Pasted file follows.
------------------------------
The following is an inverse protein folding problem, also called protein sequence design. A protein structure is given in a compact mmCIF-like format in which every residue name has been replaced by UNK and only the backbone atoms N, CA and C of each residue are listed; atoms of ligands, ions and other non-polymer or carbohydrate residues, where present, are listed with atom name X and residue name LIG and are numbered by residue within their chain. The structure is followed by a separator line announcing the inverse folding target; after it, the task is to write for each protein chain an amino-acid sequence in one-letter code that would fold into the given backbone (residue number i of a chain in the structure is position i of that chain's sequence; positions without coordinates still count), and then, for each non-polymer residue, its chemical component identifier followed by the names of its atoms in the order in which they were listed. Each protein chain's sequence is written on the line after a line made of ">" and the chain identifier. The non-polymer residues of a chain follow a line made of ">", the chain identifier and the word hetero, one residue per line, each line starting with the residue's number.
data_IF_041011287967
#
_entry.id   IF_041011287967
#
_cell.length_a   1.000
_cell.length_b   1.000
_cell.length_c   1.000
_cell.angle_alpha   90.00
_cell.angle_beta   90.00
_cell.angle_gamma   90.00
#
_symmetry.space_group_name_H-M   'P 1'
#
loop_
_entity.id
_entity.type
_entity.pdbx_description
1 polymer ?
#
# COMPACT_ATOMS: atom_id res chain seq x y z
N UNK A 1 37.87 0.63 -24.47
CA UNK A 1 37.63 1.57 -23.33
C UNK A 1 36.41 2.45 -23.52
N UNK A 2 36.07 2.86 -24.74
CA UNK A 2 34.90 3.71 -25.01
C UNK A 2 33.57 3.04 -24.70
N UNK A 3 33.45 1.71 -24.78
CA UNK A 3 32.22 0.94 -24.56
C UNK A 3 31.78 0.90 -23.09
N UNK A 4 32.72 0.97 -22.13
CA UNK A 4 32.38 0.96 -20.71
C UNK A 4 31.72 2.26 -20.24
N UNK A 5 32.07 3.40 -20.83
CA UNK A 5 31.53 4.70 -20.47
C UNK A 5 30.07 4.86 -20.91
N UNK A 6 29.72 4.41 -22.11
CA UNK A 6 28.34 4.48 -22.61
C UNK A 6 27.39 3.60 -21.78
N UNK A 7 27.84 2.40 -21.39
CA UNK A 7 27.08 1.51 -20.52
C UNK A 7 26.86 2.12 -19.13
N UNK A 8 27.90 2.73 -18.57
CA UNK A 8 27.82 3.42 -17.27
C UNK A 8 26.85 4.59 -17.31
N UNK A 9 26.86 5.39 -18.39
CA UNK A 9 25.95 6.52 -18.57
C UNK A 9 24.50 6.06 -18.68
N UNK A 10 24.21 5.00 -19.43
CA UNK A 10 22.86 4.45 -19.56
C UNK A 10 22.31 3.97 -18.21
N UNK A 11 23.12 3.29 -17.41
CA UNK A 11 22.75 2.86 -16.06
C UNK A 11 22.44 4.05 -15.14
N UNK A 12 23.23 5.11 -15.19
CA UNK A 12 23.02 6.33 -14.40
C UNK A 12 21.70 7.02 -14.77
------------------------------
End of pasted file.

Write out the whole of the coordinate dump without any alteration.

The following is an inverse protein folding problem, also called protein sequence design. A protein structure is given in a compact mmCIF-like format in which every residue name has been replaced by UNK and only the backbone atoms N, CA and C of each residue are listed; atoms of ligands, ions and other non-polymer or carbohydrate residues, where present, are listed with atom name X and residue name LIG and are numbered by residue within their chain. The structure is followed by a separator line announcing the inverse folding target; after it, the task is to write for each protein chain an amino-acid sequence in one-letter code that would fold into the given backbone (residue number i of a chain in the structure is position i of that chain's sequence; positions without coordinates still count), and then, for each non-polymer residue, its chemical component identifier followed by the names of its atoms in the order in which they were listed. Each protein chain's sequence is written on the line after a line made of ">" and the chain identifier. The non-polymer residues of a chain follow a line made of ">", the chain identifier and the word hetero, one residue per line, each line starting with the residue's number.
data_IF_041011287967
#
_entry.id   IF_041011287967
#
_cell.length_a   1.000
_cell.length_b   1.000
_cell.length_c   1.000
_cell.angle_alpha   90.00
_cell.angle_beta   90.00
_cell.angle_gamma   90.00
#
_symmetry.space_group_name_H-M   'P 1'
#
loop_
_entity.id
_entity.type
_entity.pdbx_description
1 polymer ?
#
# COMPACT_ATOMS: atom_id res chain seq x y z
N UNK A 1 37.87 0.63 -24.47
CA UNK A 1 37.63 1.57 -23.33
C UNK A 1 36.41 2.45 -23.52
N UNK A 2 36.07 2.86 -24.74
CA UNK A 2 34.90 3.71 -25.01
C UNK A 2 33.57 3.04 -24.70
N UNK A 3 33.45 1.71 -24.78
CA UNK A 3 32.22 0.94 -24.56
C UNK A 3 31.78 0.90 -23.09
N UNK A 4 32.72 0.97 -22.13
CA UNK A 4 32.38 0.96 -20.71
C UNK A 4 31.72 2.26 -20.24
N UNK A 5 32.07 3.40 -20.83
CA UNK A 5 31.53 4.70 -20.47
C UNK A 5 30.07 4.86 -20.91
N UNK A 6 29.72 4.41 -22.11
CA UNK A 6 28.34 4.48 -22.61
C UNK A 6 27.39 3.60 -21.78
N UNK A 7 27.84 2.40 -21.39
CA UNK A 7 27.08 1.51 -20.52
C UNK A 7 26.86 2.12 -19.13
N UNK A 8 27.90 2.73 -18.57
CA UNK A 8 27.82 3.42 -17.27
C UNK A 8 26.85 4.59 -17.31
N UNK A 9 26.86 5.39 -18.39
CA UNK A 9 25.95 6.52 -18.57
C UNK A 9 24.50 6.06 -18.68
N UNK A 10 24.21 5.00 -19.43
CA UNK A 10 22.86 4.45 -19.56
C UNK A 10 22.31 3.97 -18.21
N UNK A 11 23.12 3.29 -17.41
CA UNK A 11 22.75 2.86 -16.06
C UNK A 11 22.44 4.05 -15.14
N UNK A 12 23.23 5.11 -15.19
CA UNK A 12 23.02 6.33 -14.40
C UNK A 12 21.70 7.02 -14.77